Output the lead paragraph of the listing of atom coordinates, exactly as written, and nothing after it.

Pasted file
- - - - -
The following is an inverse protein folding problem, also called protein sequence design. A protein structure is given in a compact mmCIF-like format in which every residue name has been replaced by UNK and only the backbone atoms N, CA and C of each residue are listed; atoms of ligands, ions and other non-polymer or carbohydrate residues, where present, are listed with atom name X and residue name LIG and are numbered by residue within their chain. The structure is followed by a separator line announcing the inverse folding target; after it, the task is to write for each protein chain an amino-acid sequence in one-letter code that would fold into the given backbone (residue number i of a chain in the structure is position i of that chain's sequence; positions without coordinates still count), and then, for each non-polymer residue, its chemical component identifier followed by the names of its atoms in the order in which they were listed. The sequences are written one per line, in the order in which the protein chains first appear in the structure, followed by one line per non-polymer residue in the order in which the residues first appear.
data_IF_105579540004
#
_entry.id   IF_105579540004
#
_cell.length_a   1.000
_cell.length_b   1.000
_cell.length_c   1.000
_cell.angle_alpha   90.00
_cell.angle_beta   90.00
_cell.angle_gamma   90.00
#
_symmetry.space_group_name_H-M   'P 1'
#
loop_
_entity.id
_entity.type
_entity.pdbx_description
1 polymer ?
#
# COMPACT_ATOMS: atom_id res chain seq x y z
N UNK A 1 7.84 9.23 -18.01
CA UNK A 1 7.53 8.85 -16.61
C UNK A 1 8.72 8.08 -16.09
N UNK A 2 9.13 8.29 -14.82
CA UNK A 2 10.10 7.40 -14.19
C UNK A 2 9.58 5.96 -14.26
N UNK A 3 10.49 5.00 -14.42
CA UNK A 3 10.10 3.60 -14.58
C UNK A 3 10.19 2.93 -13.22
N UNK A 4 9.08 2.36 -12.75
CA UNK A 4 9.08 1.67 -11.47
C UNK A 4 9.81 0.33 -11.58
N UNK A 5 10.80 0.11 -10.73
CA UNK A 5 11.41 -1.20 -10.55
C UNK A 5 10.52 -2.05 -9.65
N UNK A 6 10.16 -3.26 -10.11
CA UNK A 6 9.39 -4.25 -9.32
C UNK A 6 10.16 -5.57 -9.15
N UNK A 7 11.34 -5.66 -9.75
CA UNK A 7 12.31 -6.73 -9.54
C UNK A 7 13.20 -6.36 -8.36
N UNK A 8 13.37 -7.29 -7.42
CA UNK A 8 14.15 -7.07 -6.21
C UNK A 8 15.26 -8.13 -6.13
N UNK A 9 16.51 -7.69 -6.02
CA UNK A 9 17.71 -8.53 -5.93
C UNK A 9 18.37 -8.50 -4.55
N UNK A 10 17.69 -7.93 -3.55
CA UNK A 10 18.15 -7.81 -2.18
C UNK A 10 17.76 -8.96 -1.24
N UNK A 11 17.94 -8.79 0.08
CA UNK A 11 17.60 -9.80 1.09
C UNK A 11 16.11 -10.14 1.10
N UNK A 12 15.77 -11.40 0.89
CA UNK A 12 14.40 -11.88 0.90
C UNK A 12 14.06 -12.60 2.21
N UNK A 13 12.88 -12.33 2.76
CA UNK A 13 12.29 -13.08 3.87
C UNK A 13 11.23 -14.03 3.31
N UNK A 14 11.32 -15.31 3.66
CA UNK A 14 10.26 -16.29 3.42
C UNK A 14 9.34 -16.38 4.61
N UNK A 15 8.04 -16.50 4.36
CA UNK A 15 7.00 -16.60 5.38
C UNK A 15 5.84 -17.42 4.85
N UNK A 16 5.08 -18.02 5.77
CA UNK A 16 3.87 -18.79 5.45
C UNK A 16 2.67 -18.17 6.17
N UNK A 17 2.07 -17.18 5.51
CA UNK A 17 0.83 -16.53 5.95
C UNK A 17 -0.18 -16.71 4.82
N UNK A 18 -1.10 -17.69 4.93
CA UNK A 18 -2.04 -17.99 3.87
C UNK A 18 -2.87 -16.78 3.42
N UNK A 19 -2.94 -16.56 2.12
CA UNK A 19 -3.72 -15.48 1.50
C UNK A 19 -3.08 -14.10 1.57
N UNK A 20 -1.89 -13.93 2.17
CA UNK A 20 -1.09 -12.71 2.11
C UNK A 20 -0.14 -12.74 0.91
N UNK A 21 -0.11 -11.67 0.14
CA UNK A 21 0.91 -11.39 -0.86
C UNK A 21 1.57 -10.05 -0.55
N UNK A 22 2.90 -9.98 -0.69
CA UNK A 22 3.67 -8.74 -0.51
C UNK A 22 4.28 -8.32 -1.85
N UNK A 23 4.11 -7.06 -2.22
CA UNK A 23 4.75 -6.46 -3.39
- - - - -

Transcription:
The following is an inverse protein folding problem, also called protein sequence design. A protein structure is given in a compact mmCIF-like format in which every residue name has been replaced by UNK and only the backbone atoms N, CA and C of each residue are listed; atoms of ligands, ions and other non-polymer or carbohydrate residues, where present, are listed with atom name X and residue name LIG and are numbered by residue within their chain. The structure is followed by a separator line announcing the inverse folding target; after it, the task is to write for each protein chain an amino-acid sequence in one-letter code that would fold into the given backbone (residue number i of a chain in the structure is position i of that chain's sequence; positions without coordinates still count), and then, for each non-polymer residue, its chemical component identifier followed by the names of its atoms in the order in which they were listed. The sequences are written one per line, in the order in which the protein chains first appear in the structure, followed by one line per non-polymer residue in the order in which the residues first appear.